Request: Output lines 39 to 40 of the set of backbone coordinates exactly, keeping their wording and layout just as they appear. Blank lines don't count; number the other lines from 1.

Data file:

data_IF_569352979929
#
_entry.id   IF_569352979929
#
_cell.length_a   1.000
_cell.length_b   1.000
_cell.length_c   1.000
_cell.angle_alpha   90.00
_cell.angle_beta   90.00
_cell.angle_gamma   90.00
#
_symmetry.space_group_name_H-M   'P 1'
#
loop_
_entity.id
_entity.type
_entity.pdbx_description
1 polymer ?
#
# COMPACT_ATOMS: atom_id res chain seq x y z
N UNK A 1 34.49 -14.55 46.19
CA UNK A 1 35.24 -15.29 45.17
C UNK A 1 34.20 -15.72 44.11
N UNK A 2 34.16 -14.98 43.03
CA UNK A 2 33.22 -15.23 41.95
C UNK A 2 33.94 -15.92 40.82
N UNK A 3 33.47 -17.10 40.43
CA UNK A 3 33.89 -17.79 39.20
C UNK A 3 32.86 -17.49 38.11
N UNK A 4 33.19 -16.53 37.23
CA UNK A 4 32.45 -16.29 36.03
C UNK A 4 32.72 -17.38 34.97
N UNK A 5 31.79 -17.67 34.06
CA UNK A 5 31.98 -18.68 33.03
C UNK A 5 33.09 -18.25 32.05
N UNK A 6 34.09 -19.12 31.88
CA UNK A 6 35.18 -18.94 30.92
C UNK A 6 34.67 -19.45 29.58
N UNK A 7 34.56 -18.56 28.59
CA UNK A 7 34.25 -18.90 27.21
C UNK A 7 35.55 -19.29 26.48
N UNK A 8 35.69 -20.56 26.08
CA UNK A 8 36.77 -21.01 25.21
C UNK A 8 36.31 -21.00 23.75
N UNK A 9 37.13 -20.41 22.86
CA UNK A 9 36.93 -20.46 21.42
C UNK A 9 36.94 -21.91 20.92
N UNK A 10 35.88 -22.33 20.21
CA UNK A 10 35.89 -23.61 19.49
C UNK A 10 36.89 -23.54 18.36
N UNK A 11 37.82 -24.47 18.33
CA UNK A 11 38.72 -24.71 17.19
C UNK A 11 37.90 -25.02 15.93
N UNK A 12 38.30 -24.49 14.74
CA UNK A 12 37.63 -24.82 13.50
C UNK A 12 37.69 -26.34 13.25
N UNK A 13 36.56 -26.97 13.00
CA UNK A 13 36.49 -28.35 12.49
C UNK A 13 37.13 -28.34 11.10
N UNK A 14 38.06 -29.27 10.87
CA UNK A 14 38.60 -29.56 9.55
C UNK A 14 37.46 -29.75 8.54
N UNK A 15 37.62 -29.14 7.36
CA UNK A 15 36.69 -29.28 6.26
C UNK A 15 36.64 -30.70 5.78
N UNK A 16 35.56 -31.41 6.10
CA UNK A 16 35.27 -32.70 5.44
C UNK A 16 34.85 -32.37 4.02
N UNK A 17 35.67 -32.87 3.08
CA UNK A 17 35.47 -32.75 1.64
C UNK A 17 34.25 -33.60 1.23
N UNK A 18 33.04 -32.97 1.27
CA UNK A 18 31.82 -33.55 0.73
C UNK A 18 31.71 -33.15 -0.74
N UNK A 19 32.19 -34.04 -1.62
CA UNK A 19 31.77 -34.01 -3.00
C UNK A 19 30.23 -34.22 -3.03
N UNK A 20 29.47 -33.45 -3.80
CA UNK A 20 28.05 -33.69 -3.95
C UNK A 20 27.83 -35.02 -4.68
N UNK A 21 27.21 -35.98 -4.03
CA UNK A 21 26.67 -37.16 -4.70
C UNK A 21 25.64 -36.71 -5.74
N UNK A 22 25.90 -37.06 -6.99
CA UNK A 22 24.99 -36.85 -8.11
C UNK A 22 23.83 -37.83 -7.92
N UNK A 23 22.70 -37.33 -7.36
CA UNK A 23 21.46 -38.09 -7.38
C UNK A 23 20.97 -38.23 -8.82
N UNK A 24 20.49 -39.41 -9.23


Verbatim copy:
N UNK A 7 34.56 -18.56 28.59
CA UNK A 7 34.25 -18.90 27.21